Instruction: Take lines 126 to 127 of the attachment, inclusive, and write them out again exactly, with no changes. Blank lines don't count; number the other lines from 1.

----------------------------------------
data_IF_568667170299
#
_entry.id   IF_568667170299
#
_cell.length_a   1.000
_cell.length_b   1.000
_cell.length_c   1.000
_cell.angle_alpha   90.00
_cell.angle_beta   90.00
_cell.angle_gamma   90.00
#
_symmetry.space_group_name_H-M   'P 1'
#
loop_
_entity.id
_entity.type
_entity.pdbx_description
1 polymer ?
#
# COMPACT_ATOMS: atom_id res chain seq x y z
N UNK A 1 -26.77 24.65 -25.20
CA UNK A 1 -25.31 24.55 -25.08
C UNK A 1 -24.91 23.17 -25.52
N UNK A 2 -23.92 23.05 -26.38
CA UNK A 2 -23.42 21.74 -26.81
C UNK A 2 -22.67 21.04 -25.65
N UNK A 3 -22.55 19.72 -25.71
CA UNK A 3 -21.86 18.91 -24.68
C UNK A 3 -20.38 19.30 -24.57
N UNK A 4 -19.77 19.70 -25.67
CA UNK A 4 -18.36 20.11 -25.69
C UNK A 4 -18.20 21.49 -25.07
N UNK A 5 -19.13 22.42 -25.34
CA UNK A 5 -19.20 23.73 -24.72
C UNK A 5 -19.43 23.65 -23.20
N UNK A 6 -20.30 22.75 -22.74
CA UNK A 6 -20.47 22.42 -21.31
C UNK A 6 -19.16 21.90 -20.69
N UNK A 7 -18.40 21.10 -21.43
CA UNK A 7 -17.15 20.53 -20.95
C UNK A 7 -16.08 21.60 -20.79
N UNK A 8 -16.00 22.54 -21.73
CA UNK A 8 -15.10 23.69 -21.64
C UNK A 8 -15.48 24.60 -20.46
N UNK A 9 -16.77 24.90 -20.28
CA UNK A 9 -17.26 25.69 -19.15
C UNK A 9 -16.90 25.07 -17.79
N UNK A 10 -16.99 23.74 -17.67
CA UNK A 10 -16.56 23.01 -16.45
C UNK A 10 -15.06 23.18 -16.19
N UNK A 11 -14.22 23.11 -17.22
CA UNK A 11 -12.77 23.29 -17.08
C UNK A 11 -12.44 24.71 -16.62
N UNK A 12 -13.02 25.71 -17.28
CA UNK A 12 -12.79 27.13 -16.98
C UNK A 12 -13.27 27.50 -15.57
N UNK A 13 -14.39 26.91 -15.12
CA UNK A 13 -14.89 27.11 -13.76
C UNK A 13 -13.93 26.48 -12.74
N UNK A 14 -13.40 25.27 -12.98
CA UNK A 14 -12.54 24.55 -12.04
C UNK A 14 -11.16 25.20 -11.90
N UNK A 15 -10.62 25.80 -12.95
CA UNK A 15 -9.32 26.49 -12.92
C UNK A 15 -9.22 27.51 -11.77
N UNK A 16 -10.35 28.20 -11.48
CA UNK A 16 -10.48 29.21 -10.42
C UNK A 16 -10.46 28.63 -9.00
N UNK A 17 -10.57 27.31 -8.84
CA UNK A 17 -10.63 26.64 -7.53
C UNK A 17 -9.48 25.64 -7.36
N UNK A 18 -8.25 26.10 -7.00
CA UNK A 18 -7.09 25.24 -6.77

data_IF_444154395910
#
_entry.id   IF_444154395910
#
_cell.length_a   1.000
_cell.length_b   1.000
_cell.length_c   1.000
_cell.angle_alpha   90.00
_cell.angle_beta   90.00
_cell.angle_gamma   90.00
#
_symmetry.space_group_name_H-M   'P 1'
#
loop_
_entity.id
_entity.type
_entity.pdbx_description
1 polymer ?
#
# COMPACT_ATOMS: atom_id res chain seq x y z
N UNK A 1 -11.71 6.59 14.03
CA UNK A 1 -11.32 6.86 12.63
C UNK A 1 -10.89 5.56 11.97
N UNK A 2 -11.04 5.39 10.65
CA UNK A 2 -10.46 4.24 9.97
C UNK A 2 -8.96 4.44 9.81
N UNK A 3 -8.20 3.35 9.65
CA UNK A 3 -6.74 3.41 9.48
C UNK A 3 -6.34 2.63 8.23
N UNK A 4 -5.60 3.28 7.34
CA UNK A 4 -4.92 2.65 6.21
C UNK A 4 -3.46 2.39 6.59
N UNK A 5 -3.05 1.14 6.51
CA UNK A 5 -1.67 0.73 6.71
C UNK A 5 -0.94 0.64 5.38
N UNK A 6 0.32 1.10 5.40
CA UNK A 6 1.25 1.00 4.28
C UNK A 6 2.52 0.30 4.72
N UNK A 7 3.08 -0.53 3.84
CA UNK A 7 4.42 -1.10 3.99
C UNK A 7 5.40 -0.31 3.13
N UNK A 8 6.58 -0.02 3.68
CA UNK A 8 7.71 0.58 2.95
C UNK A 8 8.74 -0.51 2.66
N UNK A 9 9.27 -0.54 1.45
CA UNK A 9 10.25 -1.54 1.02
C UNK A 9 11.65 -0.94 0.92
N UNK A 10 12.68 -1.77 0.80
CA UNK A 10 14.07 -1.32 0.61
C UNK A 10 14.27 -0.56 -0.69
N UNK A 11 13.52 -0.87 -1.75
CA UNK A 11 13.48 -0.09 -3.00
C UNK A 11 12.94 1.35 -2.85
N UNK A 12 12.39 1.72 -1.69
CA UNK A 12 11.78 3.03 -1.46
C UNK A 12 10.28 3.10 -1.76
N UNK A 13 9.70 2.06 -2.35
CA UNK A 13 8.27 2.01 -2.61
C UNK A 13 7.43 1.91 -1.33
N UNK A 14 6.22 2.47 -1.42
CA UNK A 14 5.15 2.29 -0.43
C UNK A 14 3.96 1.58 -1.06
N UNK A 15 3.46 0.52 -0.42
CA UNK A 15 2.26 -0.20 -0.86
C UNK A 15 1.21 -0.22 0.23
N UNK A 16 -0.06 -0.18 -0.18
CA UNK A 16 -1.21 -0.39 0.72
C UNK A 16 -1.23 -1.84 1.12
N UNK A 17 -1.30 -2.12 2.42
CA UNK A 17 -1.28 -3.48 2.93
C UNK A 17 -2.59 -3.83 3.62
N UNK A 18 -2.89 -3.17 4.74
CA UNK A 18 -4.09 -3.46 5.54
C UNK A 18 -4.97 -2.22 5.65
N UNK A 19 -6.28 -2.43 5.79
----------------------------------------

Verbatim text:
C UNK A 11 12.94 1.35 -2.85
N UNK A 12 12.39 1.72 -1.69